Definition of amok in English:


(also amuck)


in phrase run amok
  • Behave uncontrollably and disruptively.

    ‘stone-throwing anarchists running amok’
    figurative ‘her feelings seemed to be running amok’
    • ‘This winter has been dreadful, it started out alright, I thought for a while I was immune to the colds running amok at work but just before Christmas I got whacked and really haven't been myself since.’
    • ‘The sight of a proper gentleman fuming with European rage while wearing a woman's wig and running amuck with his British coworkers as they get out of yet another pickle with the local authorities usually has me laughing.’
    • ‘‘I am probably more strict than my parents were with me, but you look around you and you see children running amok,’ he said.’
    • ‘And what a saucy lot they were in the early Sixties with rampant double entendres and camped-up characters running amok amid the laughter.’
    • ‘You might fear some liberal president and hordes of liberals running amuck, I don't know.’
    • ‘Our children are now running amuck because we are not listening to them.’
    • ‘More precisely, the film's fiction has nature running amuck as a result of toxic waste, dumped out of corporate greed.’
    • ‘Do staff members try to make up for the lack of rampaging aliens by occasionally running amok themselves?’
    • ‘Dozens of riot police ran amok in a housing complex here on Tuesday following a minor accident involving an officer and a local resident, leaving five people wounded.’
    • ‘Was it that his age was such that his hormones were running amuck, or was he deeply frustrated with his life, or did he simply try to kick the pup because he could?’
    • ‘The police won't really come out unless someone's running amuck.’
    • ‘Why is it that when a lunatic, criminal or terrorist runs amok with a gun, the media shouts ‘ban guns’, yet when an aircraft is deliberately flown into a skyscraper or a joyrider wipes out a bus queue, we never hear ‘ban aircraft and cars’.’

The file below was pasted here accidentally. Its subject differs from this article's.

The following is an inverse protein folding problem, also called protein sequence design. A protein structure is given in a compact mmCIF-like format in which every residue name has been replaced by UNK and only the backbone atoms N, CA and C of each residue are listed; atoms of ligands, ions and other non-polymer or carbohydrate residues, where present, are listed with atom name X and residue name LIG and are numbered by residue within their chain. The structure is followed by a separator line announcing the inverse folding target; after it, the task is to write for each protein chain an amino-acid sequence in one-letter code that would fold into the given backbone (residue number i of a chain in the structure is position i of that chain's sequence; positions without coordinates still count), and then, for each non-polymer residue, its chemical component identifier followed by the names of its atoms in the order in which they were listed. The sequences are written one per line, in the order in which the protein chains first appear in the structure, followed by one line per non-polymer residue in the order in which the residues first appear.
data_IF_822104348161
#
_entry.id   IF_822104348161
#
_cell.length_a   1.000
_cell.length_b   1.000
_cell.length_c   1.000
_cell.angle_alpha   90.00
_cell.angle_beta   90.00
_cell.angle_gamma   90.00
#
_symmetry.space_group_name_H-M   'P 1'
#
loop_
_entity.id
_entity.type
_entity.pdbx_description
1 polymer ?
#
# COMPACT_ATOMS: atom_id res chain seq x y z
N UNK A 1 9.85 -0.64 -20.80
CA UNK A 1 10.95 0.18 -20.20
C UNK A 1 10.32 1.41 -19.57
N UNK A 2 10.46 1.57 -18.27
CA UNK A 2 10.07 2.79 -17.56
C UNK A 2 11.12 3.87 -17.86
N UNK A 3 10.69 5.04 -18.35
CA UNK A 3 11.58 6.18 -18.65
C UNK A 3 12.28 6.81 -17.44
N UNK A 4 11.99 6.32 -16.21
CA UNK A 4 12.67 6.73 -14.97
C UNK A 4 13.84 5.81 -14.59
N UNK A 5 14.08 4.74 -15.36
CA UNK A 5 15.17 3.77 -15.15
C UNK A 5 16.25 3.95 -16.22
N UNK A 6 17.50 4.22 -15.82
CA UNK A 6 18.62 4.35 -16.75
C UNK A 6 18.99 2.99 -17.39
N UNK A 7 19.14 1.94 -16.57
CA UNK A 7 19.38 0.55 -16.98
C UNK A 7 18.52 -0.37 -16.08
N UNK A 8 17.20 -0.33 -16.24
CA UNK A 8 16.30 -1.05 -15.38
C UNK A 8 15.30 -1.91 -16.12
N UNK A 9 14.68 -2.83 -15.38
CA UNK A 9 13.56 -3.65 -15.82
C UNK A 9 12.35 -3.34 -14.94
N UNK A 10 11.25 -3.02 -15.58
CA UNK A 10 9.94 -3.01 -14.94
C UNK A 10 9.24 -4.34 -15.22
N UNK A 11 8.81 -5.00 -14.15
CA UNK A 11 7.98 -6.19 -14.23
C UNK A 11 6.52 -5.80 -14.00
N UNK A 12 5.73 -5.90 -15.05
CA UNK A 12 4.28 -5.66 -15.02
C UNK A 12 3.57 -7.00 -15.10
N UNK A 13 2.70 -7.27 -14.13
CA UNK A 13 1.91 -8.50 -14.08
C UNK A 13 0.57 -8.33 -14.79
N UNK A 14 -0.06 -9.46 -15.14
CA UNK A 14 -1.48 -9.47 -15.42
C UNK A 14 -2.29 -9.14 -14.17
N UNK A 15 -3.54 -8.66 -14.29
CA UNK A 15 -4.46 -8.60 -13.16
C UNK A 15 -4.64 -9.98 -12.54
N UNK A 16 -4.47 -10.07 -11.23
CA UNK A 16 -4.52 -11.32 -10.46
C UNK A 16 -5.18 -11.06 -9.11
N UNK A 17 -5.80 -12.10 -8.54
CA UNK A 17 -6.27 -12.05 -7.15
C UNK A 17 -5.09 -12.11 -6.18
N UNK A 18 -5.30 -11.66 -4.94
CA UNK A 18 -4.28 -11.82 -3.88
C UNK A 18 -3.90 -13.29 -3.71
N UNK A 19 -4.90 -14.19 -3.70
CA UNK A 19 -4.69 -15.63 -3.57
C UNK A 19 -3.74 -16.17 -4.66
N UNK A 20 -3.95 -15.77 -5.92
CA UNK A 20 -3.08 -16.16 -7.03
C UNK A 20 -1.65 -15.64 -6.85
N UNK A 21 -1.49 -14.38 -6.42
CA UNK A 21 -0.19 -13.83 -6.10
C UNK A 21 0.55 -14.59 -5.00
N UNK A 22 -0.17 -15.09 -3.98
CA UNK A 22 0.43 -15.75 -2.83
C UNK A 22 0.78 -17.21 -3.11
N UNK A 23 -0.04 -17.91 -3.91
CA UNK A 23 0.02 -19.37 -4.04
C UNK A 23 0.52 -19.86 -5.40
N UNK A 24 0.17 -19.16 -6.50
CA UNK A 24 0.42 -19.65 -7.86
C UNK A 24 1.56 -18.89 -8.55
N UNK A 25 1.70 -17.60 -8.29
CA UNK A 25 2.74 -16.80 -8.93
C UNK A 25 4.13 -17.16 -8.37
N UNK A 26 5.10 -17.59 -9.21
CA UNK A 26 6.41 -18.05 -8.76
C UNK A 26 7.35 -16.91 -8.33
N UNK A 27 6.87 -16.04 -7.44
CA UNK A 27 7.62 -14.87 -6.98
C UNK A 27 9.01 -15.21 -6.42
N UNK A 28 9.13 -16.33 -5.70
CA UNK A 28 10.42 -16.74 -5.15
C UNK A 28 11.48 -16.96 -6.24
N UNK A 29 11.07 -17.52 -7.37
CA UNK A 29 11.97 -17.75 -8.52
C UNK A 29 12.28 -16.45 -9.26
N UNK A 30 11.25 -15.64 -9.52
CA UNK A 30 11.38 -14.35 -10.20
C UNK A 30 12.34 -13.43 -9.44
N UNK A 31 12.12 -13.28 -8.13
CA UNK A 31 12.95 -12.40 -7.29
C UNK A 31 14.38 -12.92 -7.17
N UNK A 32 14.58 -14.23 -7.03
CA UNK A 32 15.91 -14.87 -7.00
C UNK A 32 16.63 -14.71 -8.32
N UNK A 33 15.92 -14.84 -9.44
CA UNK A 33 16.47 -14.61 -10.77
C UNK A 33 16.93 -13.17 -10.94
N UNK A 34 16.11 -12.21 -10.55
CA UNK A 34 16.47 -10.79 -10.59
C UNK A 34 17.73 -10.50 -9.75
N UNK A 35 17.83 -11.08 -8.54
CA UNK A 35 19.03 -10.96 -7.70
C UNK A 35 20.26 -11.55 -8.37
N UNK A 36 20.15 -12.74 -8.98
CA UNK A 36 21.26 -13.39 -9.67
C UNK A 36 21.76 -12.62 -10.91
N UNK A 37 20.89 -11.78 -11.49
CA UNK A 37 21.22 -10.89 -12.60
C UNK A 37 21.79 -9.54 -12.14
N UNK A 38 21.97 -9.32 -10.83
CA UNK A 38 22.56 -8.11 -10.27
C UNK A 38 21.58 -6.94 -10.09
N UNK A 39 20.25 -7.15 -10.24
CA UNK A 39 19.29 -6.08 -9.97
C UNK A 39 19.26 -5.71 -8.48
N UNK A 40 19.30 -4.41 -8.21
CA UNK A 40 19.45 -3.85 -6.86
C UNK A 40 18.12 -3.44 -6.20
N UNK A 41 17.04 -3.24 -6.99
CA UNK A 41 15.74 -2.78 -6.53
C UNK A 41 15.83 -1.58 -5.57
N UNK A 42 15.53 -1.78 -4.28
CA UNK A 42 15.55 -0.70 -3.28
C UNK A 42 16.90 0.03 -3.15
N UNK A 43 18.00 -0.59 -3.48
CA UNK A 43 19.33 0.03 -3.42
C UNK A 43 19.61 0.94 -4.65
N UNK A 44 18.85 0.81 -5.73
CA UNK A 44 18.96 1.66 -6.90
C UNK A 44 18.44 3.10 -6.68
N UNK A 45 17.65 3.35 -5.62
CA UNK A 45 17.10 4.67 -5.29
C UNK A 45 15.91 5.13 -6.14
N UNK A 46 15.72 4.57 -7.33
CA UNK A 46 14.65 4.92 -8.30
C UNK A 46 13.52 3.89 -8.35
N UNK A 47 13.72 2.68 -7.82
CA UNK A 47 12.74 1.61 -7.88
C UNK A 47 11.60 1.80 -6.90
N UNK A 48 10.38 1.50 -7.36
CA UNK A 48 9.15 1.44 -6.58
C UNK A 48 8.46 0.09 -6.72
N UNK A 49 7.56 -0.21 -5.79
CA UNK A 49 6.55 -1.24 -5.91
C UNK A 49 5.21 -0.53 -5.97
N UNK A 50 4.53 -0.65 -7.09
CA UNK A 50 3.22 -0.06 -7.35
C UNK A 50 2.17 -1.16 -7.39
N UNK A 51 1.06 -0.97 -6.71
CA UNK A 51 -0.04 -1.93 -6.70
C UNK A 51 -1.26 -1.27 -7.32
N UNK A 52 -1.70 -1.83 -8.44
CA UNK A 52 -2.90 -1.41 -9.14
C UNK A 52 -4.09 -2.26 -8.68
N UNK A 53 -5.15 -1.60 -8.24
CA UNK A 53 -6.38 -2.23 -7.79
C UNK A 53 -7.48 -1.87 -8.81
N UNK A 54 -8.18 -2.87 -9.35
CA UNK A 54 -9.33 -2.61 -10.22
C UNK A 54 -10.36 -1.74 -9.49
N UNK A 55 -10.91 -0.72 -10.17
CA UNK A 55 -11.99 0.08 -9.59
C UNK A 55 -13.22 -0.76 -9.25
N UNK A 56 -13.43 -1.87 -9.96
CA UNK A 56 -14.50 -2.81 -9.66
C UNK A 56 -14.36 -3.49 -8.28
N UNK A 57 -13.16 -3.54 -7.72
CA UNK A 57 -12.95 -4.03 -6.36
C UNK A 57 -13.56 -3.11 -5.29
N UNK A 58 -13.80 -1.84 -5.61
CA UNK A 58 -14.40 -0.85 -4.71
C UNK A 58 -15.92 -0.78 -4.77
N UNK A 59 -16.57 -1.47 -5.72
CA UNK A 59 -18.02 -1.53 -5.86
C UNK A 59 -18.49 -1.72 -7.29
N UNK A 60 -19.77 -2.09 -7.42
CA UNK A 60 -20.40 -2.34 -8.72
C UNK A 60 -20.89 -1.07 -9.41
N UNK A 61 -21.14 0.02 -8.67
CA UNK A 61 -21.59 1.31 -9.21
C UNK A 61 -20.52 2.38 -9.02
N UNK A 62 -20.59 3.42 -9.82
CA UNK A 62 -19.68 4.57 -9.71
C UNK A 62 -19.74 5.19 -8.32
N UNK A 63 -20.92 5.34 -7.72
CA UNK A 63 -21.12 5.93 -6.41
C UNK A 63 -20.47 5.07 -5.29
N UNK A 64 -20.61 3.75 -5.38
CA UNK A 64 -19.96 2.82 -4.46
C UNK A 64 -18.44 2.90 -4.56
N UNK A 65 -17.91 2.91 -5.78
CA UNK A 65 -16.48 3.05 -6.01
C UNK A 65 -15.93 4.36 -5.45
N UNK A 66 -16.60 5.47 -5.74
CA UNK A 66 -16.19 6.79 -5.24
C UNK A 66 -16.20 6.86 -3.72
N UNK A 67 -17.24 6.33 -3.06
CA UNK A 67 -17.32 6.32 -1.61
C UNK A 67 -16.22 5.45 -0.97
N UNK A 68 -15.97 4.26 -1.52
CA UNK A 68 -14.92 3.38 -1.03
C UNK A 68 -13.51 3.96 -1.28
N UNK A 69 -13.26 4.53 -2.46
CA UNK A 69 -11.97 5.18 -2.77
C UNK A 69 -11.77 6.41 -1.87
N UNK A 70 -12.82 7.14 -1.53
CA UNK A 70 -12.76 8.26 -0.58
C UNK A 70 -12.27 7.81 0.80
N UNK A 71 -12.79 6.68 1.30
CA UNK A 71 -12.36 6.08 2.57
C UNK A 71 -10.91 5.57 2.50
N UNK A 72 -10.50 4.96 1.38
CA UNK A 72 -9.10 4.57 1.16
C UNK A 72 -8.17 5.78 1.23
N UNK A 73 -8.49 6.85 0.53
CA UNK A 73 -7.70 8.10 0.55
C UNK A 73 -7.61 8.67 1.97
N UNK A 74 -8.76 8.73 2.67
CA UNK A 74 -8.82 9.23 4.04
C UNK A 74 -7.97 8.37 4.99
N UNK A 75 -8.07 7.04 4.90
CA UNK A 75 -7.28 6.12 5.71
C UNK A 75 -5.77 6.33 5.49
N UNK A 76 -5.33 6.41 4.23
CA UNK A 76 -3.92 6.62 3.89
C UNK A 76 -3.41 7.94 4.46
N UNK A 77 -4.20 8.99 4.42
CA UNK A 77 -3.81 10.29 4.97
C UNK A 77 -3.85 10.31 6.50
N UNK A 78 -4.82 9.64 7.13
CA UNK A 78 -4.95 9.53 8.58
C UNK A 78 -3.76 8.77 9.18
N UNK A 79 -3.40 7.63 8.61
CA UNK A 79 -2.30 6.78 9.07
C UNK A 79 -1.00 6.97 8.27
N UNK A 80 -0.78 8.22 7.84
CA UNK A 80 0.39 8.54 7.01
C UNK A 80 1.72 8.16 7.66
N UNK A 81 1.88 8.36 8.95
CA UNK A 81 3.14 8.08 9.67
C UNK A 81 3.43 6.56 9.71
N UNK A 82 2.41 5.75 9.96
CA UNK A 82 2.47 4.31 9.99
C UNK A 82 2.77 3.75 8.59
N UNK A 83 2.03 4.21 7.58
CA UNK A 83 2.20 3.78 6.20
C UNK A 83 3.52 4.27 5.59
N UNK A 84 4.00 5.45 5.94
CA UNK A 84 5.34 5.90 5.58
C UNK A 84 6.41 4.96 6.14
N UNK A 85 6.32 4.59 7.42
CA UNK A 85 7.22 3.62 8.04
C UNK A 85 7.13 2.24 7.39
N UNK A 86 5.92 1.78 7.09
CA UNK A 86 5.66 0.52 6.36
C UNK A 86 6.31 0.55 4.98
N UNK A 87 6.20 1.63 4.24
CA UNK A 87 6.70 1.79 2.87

• ‘Everywhere I looked, I saw spandex running amok.’
    • ‘And you see corporate crime running amuck with very limited enforcement resources.’
    • ‘While his father ran a conservative magazine and his mother's family the local newspaper, he and his siblings terrorised the neighbourhood, running amok because their parents did not believe in discipline.’
    • ‘But if it's the leadership itself that's doing the damage, who can stop us from running amok and finishing what they started?’
    • ‘And before I knew it, the foam had oozed profusely, running amok outside of the can and onto my hands, clothes, shoes, and yes, even running down my leg.’
    • ‘But I even cut the recipe on the box in half, so that I wouldn't have thousands of waffles running amok in my kitchen.’
    • ‘Exploitation runs amuck as the director uses the clan to create what he considers lively entertainment.’
    • ‘Countries around the world are facing the problem of anarchists running amok.’
    go berserk, get out of control, rampage, run riot, riot, rush madly about, rush wildly about, go on the rampage
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Mid 17th century: via Portuguese amouco, from Malay amok ‘rushing in a frenzy’. Early use was as a noun denoting a Malay in a homicidal frenzy.